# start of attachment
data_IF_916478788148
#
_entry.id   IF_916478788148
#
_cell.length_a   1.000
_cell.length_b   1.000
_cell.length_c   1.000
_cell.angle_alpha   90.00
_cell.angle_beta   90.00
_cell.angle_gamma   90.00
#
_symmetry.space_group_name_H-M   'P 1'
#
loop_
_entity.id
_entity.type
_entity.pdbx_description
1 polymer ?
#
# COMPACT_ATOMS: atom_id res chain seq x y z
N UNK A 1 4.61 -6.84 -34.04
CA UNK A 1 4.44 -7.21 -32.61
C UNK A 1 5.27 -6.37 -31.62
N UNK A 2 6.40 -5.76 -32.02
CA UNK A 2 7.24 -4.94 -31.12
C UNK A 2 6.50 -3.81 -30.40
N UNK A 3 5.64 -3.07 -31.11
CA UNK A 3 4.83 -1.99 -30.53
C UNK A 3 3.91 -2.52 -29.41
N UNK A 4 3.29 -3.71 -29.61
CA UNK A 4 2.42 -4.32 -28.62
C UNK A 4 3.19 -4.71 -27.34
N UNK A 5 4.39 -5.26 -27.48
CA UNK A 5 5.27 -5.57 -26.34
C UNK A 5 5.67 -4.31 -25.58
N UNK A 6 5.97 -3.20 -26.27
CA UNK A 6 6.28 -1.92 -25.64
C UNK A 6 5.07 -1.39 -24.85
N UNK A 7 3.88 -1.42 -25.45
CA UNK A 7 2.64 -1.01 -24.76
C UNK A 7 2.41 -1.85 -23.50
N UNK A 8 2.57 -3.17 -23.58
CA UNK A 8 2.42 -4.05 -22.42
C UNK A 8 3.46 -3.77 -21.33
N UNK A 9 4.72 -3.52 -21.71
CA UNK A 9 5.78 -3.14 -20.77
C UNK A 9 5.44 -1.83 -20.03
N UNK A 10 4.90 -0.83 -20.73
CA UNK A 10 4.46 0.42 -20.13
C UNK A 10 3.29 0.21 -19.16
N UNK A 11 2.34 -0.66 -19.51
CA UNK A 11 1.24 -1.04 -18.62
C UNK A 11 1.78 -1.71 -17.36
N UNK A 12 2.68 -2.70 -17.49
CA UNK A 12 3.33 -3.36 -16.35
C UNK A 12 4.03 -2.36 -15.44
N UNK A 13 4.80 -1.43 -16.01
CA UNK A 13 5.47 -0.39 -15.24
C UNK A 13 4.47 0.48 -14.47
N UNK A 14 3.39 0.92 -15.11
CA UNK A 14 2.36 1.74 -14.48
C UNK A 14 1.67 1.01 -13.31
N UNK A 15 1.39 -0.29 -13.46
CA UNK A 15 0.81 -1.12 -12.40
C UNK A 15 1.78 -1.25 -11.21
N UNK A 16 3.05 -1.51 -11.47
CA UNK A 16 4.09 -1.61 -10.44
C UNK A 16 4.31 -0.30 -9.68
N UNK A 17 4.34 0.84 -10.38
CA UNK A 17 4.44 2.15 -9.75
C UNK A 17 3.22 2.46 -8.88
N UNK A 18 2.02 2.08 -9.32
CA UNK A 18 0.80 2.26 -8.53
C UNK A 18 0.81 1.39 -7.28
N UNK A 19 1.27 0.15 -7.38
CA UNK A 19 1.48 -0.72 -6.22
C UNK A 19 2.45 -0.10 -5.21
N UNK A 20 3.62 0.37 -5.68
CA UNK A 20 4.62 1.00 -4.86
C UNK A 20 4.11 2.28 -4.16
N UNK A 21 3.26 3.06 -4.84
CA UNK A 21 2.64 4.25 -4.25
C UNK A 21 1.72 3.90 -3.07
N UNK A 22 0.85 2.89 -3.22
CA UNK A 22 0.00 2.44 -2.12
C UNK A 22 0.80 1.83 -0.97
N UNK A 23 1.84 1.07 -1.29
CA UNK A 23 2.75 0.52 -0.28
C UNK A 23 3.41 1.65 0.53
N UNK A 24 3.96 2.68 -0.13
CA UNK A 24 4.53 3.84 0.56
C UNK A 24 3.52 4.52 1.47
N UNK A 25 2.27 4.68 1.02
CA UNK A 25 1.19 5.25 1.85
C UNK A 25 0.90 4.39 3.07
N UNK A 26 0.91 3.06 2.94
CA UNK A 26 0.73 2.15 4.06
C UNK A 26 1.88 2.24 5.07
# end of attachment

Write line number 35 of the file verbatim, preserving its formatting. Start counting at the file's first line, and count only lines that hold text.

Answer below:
C UNK A 5 5.67 -4.31 -25.58